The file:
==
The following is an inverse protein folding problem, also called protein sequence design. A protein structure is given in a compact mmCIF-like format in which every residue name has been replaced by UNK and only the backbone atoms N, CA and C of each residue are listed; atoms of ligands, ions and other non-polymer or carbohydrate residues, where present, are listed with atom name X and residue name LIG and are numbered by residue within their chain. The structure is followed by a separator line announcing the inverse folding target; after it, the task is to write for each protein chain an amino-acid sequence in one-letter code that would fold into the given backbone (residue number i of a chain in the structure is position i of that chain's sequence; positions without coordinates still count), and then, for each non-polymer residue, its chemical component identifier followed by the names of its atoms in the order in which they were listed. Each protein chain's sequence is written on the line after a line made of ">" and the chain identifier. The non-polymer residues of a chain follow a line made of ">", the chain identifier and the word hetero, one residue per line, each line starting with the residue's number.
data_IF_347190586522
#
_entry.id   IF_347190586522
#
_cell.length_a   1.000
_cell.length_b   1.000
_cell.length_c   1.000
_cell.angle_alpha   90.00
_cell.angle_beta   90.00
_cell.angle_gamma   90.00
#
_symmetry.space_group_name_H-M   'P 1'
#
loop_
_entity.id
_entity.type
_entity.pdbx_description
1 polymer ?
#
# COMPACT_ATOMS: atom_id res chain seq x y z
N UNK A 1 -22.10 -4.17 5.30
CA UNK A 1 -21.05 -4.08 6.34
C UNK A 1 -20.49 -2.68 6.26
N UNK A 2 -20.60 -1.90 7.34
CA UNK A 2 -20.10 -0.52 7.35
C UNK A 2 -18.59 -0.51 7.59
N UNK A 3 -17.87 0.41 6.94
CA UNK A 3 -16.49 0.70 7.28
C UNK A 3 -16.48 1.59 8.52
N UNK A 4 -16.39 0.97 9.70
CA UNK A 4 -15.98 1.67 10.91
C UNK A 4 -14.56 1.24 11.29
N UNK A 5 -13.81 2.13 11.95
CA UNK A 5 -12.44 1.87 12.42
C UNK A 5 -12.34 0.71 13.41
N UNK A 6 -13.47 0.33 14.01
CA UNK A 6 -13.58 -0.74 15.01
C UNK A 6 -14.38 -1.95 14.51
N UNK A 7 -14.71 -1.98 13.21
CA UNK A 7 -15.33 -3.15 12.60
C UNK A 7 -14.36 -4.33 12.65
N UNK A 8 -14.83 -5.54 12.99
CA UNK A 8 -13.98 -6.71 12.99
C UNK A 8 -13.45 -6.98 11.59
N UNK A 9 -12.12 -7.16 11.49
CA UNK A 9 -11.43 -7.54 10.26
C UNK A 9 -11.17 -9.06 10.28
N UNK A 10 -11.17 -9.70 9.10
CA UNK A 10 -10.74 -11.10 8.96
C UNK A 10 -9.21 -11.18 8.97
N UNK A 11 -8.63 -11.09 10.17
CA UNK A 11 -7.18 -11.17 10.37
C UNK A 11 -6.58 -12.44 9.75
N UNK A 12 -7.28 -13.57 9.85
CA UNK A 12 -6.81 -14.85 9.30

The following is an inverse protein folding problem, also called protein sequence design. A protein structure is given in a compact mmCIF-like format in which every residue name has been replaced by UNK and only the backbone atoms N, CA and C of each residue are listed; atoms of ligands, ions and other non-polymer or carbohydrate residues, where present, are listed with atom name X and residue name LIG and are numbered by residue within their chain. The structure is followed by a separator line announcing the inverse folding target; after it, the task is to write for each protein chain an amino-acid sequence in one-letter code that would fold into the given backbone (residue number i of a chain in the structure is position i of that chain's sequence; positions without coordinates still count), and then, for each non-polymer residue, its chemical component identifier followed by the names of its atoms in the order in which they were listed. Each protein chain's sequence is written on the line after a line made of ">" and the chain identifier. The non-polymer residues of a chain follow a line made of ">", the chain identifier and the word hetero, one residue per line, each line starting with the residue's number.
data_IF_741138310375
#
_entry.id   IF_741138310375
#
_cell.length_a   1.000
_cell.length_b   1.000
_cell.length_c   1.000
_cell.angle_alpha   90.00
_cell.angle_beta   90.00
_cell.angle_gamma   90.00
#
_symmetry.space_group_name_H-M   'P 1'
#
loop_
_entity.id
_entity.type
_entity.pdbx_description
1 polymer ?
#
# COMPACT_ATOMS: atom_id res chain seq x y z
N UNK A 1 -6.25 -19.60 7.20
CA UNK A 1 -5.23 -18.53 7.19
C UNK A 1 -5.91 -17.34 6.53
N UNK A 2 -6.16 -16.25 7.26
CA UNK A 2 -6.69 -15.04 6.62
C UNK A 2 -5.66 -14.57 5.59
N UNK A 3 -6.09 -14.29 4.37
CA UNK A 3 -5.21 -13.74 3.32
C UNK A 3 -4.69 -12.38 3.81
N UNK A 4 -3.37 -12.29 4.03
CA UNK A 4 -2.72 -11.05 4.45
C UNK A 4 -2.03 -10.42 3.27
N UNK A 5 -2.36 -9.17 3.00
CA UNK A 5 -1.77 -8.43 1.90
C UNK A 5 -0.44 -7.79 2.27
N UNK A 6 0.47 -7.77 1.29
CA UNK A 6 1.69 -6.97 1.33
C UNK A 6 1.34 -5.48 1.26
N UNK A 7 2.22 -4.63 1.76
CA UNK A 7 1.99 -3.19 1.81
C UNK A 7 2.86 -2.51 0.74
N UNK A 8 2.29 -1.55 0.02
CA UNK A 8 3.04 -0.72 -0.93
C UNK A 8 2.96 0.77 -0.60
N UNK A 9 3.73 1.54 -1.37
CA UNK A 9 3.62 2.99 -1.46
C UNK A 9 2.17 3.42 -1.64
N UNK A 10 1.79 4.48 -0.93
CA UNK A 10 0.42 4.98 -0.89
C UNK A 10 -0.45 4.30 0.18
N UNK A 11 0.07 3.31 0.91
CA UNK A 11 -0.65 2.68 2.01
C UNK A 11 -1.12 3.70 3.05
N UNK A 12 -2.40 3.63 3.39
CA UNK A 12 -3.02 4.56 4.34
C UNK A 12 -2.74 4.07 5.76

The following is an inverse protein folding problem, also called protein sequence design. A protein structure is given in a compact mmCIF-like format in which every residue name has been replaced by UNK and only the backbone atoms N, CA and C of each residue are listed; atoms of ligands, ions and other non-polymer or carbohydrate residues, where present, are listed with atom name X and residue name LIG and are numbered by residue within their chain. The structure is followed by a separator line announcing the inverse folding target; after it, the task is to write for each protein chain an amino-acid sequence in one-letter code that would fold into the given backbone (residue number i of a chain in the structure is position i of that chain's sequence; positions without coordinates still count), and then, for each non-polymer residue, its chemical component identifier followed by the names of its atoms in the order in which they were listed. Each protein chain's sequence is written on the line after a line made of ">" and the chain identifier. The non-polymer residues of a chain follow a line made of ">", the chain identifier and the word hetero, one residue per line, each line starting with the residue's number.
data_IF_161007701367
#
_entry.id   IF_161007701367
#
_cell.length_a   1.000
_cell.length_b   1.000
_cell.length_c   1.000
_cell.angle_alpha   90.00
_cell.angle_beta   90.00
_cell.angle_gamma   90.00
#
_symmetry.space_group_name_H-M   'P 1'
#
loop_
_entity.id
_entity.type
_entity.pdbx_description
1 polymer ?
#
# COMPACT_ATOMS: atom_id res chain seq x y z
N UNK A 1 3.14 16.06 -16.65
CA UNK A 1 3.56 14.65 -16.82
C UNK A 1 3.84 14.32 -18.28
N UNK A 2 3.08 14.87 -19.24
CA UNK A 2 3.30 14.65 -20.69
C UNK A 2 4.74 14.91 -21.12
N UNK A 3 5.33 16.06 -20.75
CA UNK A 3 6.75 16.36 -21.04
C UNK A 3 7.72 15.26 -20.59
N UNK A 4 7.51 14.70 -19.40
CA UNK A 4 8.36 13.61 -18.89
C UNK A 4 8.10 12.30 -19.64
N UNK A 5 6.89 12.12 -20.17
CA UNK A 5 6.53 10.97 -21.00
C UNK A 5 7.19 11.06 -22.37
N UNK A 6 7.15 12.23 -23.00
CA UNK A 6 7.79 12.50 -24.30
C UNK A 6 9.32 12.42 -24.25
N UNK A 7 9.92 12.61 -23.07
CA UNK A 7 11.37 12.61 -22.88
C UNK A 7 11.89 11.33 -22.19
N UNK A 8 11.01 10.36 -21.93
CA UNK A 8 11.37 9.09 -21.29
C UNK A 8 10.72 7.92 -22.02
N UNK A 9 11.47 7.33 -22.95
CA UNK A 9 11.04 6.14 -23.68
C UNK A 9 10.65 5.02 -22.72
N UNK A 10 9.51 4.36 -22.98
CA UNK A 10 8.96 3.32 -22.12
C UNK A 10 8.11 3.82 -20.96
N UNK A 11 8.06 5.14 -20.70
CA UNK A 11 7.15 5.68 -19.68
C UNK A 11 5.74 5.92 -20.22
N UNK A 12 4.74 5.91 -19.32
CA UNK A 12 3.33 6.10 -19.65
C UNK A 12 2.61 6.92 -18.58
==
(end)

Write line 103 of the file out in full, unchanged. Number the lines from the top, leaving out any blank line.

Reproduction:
CA UNK A 9 3.62 2.99 -1.46